Sunday, November 11, 2018
Working, Purchasing, and Soul Murdering
During the 1960s, the philosopher Herbert Marcuse proposed a worrisome cultural trend just as relevant now as then:
We Americans are exposed to as much media manipulation as the average Russian, North Korean, or Venezuelan citizen.
Unlike those people subject to these overtly authoritarian regimes, we Americans are hijacked by propaganda not deliberately sent by a mafia-like president, a dictator, or an autocrat.
Instead, the propaganda is introduced to us through major international corporations, including the television, cinematic, and cable entertainment industries. They exert powerful influences on us to either work or purchase.
Again, no specific conspiracy exists.
It’s not like some group of ten, rich white men sit around a table to create these demands. These cultural influences seem to have grown out of the Protestant ethic first shaping this country and subsequently milked (mostly unconsciously) by multi-national corporations.
Here are the two major cultural trends pushed on us:
- Work or, in neo-Marxist terms, produce. Just watch any random TV, print, or internet advertisement. Also, pay attention to the plots of most shows. Sure, some advertisements hawk medications or walk-in shower stalls; some movie plots show realms of fantasy or complete make-believe. But most portray people working arduously in order to earn money to purchase cars, jewelry, insurance policies, and other goods/services. (For some reason, just recently, I’ve noticed nearly every character in contemporary television shows drinking immense amounts of alcohol.)
- Purchase, known in political philosophy as that horrid word, consume. Incredibly powerful advertisements, as well as most major movies and television show plots, encourage us to work until depleted. Then, so goes the typical American advertisement or dramatic show, we buy things, usually unnecessary ones, to obtain the illusion of satisfaction.
Pathetically, this cycle of production and consumption literally drains us. It provides little actual satisfaction. Only a few lucky people work in jobs they truly find gratifying; then, feeling completely exhausted, they purchase goods or services that really don’t address their hunger. Often they go into debt to do so.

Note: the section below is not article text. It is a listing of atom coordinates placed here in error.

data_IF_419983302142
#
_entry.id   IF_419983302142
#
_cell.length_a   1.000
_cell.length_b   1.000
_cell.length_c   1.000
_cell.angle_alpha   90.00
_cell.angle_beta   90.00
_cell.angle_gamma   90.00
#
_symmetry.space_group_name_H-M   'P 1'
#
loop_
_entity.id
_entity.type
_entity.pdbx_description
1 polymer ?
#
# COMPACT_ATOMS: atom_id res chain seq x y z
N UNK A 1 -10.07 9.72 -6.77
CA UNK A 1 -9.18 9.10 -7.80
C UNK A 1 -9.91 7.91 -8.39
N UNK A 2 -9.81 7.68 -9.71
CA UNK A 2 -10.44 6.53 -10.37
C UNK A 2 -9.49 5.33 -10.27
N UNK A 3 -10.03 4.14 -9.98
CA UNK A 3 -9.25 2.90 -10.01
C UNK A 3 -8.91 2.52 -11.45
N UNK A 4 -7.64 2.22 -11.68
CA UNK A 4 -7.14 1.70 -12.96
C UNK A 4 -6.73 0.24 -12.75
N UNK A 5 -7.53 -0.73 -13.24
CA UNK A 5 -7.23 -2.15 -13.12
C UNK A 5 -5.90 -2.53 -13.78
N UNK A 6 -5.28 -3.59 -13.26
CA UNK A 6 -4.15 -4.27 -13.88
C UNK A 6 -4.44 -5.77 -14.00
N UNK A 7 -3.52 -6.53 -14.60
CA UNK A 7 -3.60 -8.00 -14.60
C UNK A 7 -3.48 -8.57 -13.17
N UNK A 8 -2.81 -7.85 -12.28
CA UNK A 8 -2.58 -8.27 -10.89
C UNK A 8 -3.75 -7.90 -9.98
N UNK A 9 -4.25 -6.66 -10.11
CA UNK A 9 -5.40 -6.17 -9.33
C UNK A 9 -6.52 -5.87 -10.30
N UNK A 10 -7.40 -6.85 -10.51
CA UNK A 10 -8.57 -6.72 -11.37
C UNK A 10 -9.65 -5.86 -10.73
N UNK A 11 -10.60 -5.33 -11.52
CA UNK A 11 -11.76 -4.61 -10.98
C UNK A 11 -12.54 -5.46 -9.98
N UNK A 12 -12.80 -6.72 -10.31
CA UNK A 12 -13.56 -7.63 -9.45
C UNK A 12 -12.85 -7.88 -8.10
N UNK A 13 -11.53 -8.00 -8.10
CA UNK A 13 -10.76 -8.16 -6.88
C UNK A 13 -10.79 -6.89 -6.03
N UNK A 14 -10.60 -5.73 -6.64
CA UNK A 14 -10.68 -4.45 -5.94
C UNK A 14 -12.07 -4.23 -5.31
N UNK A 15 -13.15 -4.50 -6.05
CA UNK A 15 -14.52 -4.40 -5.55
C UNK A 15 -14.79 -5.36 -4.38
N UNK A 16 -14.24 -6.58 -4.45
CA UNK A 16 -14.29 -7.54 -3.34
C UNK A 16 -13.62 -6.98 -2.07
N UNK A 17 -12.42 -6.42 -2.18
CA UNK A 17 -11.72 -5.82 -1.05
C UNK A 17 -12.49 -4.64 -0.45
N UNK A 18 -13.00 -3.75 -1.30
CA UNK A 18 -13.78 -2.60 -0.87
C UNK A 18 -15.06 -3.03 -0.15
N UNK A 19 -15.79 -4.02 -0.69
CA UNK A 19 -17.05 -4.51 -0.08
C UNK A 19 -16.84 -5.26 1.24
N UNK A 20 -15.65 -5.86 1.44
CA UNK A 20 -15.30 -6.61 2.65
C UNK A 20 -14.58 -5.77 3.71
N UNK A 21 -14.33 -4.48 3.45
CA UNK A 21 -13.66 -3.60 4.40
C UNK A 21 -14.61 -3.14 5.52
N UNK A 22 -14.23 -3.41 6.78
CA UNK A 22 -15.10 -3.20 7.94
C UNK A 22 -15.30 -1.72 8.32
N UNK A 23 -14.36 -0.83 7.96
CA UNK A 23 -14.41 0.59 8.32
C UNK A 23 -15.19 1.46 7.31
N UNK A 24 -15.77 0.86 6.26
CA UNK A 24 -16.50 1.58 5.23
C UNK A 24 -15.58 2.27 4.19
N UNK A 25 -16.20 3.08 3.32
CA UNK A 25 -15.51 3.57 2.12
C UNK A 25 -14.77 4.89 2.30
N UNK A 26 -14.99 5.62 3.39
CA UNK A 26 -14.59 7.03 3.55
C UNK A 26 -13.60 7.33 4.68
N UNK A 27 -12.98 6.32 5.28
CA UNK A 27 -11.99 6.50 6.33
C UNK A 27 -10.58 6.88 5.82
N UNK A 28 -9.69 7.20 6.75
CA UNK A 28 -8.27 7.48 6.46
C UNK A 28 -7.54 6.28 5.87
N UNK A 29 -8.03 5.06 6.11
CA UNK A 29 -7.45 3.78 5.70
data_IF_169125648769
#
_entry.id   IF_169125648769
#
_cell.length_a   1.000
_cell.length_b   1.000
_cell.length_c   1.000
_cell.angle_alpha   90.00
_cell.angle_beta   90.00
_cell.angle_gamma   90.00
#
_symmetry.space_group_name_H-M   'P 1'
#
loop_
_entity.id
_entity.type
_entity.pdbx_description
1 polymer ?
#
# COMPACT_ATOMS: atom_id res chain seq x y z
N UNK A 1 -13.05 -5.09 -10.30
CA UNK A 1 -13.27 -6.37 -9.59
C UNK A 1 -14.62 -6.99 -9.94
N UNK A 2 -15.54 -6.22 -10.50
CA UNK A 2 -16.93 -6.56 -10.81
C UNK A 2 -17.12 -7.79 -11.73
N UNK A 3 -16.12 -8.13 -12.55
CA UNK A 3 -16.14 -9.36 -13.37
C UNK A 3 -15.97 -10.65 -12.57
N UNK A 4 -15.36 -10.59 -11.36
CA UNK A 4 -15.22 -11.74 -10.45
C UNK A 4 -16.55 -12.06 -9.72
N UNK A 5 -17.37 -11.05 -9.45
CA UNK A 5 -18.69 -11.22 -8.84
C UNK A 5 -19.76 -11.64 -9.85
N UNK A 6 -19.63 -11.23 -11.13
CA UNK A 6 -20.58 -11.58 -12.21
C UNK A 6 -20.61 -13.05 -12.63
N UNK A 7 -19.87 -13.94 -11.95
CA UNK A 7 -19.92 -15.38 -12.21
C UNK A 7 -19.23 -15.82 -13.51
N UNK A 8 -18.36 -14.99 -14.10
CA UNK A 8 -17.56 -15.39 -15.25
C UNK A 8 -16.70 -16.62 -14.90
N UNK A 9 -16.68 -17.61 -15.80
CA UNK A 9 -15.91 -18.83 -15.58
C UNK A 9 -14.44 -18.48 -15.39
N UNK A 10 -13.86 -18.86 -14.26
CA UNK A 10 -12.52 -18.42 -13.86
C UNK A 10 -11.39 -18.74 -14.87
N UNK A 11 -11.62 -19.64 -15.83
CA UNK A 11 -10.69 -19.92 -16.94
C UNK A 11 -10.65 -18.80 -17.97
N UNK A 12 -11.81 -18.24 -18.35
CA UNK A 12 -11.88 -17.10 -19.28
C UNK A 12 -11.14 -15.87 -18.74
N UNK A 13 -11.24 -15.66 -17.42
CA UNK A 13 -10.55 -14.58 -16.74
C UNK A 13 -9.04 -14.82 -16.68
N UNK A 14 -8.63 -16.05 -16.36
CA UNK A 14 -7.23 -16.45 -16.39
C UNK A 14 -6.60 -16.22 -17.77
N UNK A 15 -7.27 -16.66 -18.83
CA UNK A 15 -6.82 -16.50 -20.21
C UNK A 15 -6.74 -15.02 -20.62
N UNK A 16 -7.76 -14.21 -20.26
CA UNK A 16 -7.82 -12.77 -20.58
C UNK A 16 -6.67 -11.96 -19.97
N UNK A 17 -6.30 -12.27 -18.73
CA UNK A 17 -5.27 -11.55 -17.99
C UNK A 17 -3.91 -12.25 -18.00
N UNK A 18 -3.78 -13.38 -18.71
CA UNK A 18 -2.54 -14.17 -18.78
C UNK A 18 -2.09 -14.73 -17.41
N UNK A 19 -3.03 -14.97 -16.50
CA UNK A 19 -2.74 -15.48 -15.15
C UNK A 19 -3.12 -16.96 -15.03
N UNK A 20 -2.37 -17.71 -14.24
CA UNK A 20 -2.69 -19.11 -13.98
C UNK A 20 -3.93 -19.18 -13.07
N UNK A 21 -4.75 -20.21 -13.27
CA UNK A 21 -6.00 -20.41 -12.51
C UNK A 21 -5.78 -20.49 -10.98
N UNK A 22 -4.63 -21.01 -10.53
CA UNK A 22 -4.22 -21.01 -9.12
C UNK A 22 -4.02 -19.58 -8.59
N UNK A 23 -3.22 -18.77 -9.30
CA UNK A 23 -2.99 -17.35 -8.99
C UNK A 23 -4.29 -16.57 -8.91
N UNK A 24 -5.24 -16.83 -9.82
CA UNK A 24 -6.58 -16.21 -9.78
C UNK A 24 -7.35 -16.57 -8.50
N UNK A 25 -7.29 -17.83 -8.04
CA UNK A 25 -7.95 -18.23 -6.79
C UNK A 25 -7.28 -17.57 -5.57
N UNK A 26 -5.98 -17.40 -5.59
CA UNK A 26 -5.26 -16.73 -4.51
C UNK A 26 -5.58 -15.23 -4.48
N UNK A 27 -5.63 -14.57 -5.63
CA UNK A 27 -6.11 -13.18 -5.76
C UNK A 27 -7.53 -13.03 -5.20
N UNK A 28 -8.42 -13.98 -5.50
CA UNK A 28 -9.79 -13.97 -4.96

Such debt, in turn, only increases the need to work or produce. So begins an endless cycle, usually ending in death when, even then, casket, urn, cemeteries, and manufacturers of similar goods and services seek our survivors’ hard-earned dollars.
As I write this post, the average American has a reserve of $400 to help them through an emergency. In other words, most of us are already in debt or one illness or injury away from getting into debt.
For the record, I’m all for market forces. I believe in a blending of capitalism and socialism. Ideally, capitalism propels those motivated and ambitious to create the best goods and services; socialism provides for basic healthcare for all, a universal basic income, Social Security, and other services for those less competent or motivated.
Sadly, only tiny if any markets exist to encourage us to work on our friendships, enjoy our solitude, look inward, or seek peace based more on being than doing.
My line of work—psychoanalyst or psychoanalytic psychotherapist—offers these more introspective services. Unfortunately, patients typically only seek help after they’ve already been inculcated into a life of production and consumption.
As I have noted in past posts, knowledge is power.
All psychological change begins with increasing consciousness, with greater awareness.
Simply observing the themes of ads, the plot lines observable in cable television or cinema, or hearing your friends talk to one another (did you see Johnny’s new car? did you hear Jane got a new necklace?) will demonstrate the ubiquity of the hawking of production and consumption.
Once you see it, you can begin to escape it.
“Hey, wanna go with me to the local park and, whoa, just sit and have a quiet talk?”
Be careful here;
that is a radical, even revolutionary invitation.
Marcuse, H. (1964). One Dimensional Man. Boston: Beacon Press.
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